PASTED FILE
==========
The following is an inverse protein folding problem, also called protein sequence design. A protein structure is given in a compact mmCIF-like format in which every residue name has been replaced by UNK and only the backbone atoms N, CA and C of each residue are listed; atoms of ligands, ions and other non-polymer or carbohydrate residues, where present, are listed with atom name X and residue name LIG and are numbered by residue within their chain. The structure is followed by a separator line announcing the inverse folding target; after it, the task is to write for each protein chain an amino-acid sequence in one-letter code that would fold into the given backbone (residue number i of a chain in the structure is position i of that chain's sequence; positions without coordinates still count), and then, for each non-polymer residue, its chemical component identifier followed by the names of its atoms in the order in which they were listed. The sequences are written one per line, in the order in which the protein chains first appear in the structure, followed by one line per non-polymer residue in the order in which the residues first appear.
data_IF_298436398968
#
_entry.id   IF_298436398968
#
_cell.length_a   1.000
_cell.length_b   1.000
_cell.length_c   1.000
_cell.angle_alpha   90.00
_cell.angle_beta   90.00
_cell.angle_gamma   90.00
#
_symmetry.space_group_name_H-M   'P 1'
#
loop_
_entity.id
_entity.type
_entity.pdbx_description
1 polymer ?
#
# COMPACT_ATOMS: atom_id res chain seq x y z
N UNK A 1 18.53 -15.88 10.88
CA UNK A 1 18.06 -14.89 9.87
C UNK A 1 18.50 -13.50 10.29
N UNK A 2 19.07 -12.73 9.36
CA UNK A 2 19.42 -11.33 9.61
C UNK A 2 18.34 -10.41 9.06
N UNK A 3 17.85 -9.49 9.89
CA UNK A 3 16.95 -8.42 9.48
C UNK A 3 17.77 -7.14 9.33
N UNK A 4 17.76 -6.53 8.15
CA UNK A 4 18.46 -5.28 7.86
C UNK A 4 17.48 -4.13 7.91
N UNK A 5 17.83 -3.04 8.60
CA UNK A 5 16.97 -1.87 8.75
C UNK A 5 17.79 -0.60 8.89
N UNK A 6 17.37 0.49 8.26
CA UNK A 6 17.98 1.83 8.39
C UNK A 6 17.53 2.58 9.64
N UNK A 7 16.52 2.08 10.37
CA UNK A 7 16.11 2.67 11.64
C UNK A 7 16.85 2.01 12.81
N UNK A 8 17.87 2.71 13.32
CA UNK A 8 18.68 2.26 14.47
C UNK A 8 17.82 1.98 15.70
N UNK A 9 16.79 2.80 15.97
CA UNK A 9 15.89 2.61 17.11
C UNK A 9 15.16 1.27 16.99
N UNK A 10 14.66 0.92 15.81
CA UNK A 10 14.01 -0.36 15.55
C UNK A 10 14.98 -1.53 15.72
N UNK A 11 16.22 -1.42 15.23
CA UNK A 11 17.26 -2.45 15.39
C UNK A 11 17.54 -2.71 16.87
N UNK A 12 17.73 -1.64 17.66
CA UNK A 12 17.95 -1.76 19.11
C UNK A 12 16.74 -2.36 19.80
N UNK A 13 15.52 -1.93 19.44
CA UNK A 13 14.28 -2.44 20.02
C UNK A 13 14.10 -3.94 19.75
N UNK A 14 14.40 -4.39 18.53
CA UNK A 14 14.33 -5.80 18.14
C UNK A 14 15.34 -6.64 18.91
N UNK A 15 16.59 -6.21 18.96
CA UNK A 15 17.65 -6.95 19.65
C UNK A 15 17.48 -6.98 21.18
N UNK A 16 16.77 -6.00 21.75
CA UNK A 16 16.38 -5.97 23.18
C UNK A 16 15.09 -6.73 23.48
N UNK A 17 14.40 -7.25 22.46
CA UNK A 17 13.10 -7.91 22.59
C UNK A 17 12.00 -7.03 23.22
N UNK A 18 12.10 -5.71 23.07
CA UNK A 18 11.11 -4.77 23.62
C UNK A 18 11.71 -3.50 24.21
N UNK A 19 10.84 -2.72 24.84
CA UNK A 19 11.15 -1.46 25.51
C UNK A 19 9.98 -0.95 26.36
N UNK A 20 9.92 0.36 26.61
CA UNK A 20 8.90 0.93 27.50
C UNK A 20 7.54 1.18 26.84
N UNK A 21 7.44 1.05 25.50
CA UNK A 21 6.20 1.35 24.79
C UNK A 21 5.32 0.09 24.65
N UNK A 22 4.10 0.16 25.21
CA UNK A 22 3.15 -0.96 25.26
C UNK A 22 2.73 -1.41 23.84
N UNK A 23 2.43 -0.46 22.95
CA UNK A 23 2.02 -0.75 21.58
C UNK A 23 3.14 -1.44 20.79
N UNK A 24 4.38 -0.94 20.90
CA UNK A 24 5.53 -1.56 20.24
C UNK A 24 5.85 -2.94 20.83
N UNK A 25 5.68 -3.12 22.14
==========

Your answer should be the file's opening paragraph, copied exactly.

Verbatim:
The following is an inverse protein folding problem, also called protein sequence design. A protein structure is given in a compact mmCIF-like format in which every residue name has been replaced by UNK and only the backbone atoms N, CA and C of each residue are listed; atoms of ligands, ions and other non-polymer or carbohydrate residues, where present, are listed with atom name X and residue name LIG and are numbered by residue within their chain. The structure is followed by a separator line announcing the inverse folding target; after it, the task is to write for each protein chain an amino-acid sequence in one-letter code that would fold into the given backbone (residue number i of a chain in the structure is position i of that chain's sequence; positions without coordinates still count), and then, for each non-polymer residue, its chemical component identifier followed by the names of its atoms in the order in which they were listed. The sequences are written one per line, in the order in which the protein chains first appear in the structure, followed by one line per non-polymer residue in the order in which the residues first appear.